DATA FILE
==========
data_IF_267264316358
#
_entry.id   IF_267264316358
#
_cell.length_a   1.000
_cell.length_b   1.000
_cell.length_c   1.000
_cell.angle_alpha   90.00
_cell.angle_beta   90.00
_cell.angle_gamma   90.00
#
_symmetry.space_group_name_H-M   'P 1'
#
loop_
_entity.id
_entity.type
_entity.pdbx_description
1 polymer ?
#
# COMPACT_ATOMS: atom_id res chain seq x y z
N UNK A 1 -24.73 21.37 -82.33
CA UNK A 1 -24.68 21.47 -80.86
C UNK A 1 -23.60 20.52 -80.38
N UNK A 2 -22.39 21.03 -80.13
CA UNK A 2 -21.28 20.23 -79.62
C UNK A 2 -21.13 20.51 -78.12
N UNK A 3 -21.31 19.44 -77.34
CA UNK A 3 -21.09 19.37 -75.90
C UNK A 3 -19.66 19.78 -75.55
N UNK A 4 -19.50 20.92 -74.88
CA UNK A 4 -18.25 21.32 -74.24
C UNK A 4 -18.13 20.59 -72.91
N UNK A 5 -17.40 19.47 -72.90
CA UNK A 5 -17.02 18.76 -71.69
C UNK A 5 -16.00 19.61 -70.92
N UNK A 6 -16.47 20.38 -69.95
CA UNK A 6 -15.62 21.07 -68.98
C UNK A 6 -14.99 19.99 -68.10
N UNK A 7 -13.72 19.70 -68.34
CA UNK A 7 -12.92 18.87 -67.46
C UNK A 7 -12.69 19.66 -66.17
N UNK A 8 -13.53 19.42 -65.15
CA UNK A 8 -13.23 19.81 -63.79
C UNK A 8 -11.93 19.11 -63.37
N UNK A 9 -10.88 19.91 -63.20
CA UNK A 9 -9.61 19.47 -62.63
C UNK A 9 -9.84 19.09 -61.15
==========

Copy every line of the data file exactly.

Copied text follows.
data_IF_267264316358
#
_entry.id   IF_267264316358
#
_cell.length_a   1.000
_cell.length_b   1.000
_cell.length_c   1.000
_cell.angle_alpha   90.00
_cell.angle_beta   90.00
_cell.angle_gamma   90.00
#
_symmetry.space_group_name_H-M   'P 1'
#
loop_
_entity.id
_entity.type
_entity.pdbx_description
1 polymer ?
#
# COMPACT_ATOMS: atom_id res chain seq x y z
N UNK A 1 -24.73 21.37 -82.33
CA UNK A 1 -24.68 21.47 -80.86
C UNK A 1 -23.60 20.52 -80.38
N UNK A 2 -22.39 21.03 -80.13
CA UNK A 2 -21.28 20.23 -79.62
C UNK A 2 -21.13 20.51 -78.12
N UNK A 3 -21.31 19.44 -77.34
CA UNK A 3 -21.09 19.37 -75.90
C UNK A 3 -19.66 19.78 -75.55
N UNK A 4 -19.50 20.92 -74.88
CA UNK A 4 -18.25 21.32 -74.24
C UNK A 4 -18.13 20.59 -72.91
N UNK A 5 -17.40 19.47 -72.90
CA UNK A 5 -17.02 18.76 -71.69
C UNK A 5 -16.00 19.61 -70.92
N UNK A 6 -16.47 20.38 -69.95
CA UNK A 6 -15.62 21.07 -68.98
C UNK A 6 -14.99 19.99 -68.10
N UNK A 7 -13.72 19.70 -68.34
CA UNK A 7 -12.92 18.87 -67.46
C UNK A 7 -12.69 19.66 -66.17
N UNK A 8 -13.53 19.42 -65.15
CA UNK A 8 -13.23 19.81 -63.79
C UNK A 8 -11.93 19.11 -63.37
N UNK A 9 -10.88 19.91 -63.20
CA UNK A 9 -9.61 19.47 -62.63
C UNK A 9 -9.84 19.09 -61.15